Are you just starting out your search for a proper safe and having a difficult time deciding what kind of safe would work best for your home or office? There’s many kinds of safes on the market today, of many different sizes and constructions. In this blog entry, I’ll give you a short guide as to what sort of safes might best fit your needs.
Are you searching for safes that provide fire protection?
Fire safes consist of two sheet metal boxes, one somewhat smaller than the other, with insulation between them. It can also be a metallic safe with a fire board mounted on the inside. Safes that only carry fire protection don’t always make the most burglary resistant safes.
Are you looking for burglary protection?
Burglary safes are made of thick steel or iron bodies, but they heat up rapidly in fires, usually charring or burning whatever is inside it in the event of a fire.
Are you looking for both fire and burglary protection?
Safes that have both fire and burglary protection are available; they have the fire board installed inside thick steel or iron walls, with a poured filling that insulates the valuables inside from temperature fluctuations.
Are you searching for a safe with a particular security rating?
When giving you an insurance policy, companies might require that you buy a safe that meets the company’s standard qualifications. These qualifications vary based on security levels, which are determined by the safe manufacturer. The most widely known and used lab that performs these ratings are Underwriters Laboratories, or UL. When safes past any kind of test, they are given a label which is then mounted onto the safe so you know that it qualifies. When you’re searching for safes with a particular security or fire-proof grade, make sure to look for labels.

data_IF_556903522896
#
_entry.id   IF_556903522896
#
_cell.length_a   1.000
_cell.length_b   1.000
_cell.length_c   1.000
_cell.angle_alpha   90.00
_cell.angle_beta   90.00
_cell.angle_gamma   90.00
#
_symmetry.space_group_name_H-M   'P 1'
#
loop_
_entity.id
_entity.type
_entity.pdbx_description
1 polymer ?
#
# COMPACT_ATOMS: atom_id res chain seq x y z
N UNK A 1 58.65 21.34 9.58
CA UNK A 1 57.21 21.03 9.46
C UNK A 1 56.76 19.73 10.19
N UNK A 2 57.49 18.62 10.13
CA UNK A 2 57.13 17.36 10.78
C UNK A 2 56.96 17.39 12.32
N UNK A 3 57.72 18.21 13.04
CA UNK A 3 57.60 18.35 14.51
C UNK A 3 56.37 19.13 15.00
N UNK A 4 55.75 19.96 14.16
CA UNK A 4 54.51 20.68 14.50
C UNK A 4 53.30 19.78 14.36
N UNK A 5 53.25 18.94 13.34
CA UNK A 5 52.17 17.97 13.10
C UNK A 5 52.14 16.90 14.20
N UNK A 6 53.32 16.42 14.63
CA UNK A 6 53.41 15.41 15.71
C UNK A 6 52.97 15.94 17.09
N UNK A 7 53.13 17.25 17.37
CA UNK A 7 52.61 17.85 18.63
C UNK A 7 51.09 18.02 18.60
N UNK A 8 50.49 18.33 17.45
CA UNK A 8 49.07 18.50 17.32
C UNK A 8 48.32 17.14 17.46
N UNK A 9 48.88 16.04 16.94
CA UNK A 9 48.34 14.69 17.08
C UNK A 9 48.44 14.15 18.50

When safes are tested for fire resistance at UL, they are placed inside a furnace, which is brought to the specific heat meant for the test (which varies depending on what safe is being tested.) They heat the safe for a specific time, and when the time is up, they lift up the safe to a height of two to three stories, and drop it onto concrete. The safe is then brought back into the furnace, where it is heated up again to the specific temperature. If the safe is still intact, then it passes the test.
When safes are tested for burglary resistance at UL, they are rigorously tested with a range of contemporary code breaking tools, as well as being subjected to old fashioned physical lock manipulation. The safe must resist all the tester’s attempts to gain access for a specified amount of time (the time spent with the tools actually in the safe, not including the time it takes to change tools etc…) in order to meet necessary.. security qualifications.